As a result, they had very specific concerns: Which titles would be popular with children, tweens, young adults, generating circulation statistics that would justify their purchase? What titles were appropriate for them? The notion of comics as a gateway to literacy became more and more important, and with that the assurance that sex, violence, and mature content were identified and thus avoidable. These were the library concerns that publishers and creators were addressing—but they weren’t my concerns. I operated on the assumption that Columbia’s library patrons were already literate and capable of handling even the most mature themes. Research collections don’t rely on circulation stats; as a grad student, I’d used books that hadn’t been checked out since the 1940s. So what help did I want from publishers and vendors?
 
Well, how do academic libraries buy anything? We rely on scholarship published by academic presses or literary publishers; we look at book reviews published in critical journals; we check the Library of Congress Subject Headings that illuminate the subject matter of the book. We rely on the judgment of our approval vendors. We encourage recommendations from faculty and students. We check our peer institutions’ holdings. We see what titles are cited in current scholarship. But how does that translate to a graphic novels collection?
 
The most pressing need, in my opinion, is for an organized index to reviews. There are databases to which Columbia subscribes that index scholarly and mainstream periodicals for book reviews—but only a small percentage of comics are reviewed in these venues. If I’m curious about a scholarly book, say, Restraining Rage: The Ideology of Anger Control in Classical Antiquity, I look it up in a book review database and get citations for reviews in Library Journal, Harper’s, The Classical Review, Ancient Philosophy, International History Review, The Journal of Hellenic Studies,and The American Journal of Philology. If I want to see what reviewers are saying about Howard Chaykin’s American Flagg!, however, I get bupkiss. I could go to a half-dozen or more comics blogs and search for American Flagg! at each one of them, then separate the posts where Chaykin’s work is merely mentioned from ones that actually review it; I could check issues of The Comics Journal, which isn’t yet indexed by any database—but that’s simply too much of an investment of time for each title. If substantive reviewers can’t get resources like Book Review Digest Plus or Book Review Index to cite their work—and as long as the reviews appear on blogs, that’s unlikely to happen—then perhaps they need to develop their own resource to aggregate these reviews and help out the purchaser who wants to know where a title fits in a literary or artistic tradition, or to understand what the larger themes are that are addressed in a given work.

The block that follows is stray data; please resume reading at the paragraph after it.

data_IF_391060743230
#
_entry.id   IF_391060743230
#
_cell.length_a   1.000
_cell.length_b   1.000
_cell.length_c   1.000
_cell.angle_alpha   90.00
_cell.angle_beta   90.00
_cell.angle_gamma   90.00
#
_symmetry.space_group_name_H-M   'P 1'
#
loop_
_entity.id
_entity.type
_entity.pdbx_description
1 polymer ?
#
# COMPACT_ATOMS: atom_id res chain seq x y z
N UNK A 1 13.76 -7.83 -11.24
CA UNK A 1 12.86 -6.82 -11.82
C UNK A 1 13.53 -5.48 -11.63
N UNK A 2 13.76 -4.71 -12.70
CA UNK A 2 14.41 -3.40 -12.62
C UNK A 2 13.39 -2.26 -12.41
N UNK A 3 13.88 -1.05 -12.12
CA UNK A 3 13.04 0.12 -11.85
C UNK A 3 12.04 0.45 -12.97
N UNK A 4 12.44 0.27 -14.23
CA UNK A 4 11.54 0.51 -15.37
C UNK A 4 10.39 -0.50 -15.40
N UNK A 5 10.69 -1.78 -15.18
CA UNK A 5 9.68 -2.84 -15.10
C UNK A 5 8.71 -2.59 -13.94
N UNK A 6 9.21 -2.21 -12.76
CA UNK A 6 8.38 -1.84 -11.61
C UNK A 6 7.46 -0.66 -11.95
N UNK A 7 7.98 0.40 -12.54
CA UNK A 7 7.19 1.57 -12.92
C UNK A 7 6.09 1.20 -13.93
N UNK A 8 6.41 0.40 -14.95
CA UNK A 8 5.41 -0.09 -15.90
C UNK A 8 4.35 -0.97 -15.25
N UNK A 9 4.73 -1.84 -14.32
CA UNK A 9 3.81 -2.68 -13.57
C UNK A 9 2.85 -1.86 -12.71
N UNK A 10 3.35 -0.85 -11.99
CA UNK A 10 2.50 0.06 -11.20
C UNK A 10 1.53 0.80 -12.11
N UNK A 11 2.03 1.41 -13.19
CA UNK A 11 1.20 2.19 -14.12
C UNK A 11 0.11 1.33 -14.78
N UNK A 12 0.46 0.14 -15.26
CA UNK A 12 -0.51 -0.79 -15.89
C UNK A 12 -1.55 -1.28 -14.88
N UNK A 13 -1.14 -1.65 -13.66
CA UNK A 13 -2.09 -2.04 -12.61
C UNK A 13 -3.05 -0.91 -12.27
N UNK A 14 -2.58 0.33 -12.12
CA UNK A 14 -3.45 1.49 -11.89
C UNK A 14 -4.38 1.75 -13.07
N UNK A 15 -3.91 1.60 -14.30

And these are the kinds of reviews that academic librarians need. Recommended reading ages are not useful indicators: Is something appropriate for 8-year-olds because it’s specifically geared to their interests and tastes (making it of less interest to a research collection—especially one that doesn’t have a children’s literature focus) or is it appropriate because its rich and complex story is blessedly free of nipples—like Jeff Smith’s Bone or Peter Kuper’s Sticks and Stones? These are the kinds of distinctions that are useful. Think about how The New York Times Book Review approaches a novel: How it fits in the author’s oeuvre, the power of its prose, the success of its story, the sophistication of its themes, etc. Why should Ames’ and Haspiel’s The Alcoholic or Rick Veitch’s Army@Love get any different treatment?
 
So: Good, accessible reviews—that’s my number one goal. But I’m not just about want, want, want: What can academic libraries contribute to the industry?
 
Well…expertise. Organization. Archiving. This is what libraries do. Columbia University, for example, has the finest Oral History department in the world. Interviews are done carefully, according to a prescribed method, then transcribed and archived. For a year or two, I’ve been talking to publishers, editors, creators, comics scholars—really, anyone who would listen—about working with Columbia’s Oral History Research Office (OHRO) to create an oral history of the comics industry. There are still Golden Age creators waiting to tell their stories, and there are plenty of available Silver Age creators, too. Industry professionals who’ve been immersed in the medium for 40 or 50 years, since they were teenagers, have stories to tell. This requires OHRO staff who understand how to interview people in the industry, and/or independent interviewers who are willing to work within Columbia’s framework. It also requires money. How can we all work together to make this happen?
 
Another area is digitization. There are some long-lived publishers out there with rich and surprising archives. Not just of their publications, but of the ephemera that has been used to promote their work through the decades. Plenty of creators have collections like this as well. Why not share it? Work with academic institutions, or with independent digital publishers, to make this material available online.
 
There is a publisher, Alexander Street Press, who is beginning this process. They specialize in comprehensive and meticulously indexed digital collections—really cool stuff, such as Twentieth Century Advice Literature: North American Guides on Race, Sex, Gender, and the Family or The American Civil War: Letters and Diaries—and they are now branching out into comics. In the fall, they will release Underground and Independent Comics, Comix, and Graphic Novels; soon after, a collection of early American and British newspaper strips will follow. Why can’t libraries and publishers work together to contribute content to databases such as this?
 
This is such an incredibly exciting moment we’re in: a new Golden Age, where creative efflorescence has met popular and critical acceptance. Academic libraries can help foster research, drive sales, promote historical archiving. The present economy may have thrown all of us a curve, but it shouldn’t stop us. We can work together to make the medium stronger. Help us, and help us help you!
 
—Karen Green, Ancient & Medieval History and Religion Librarian and Graphic Novels Librarian, Columbia University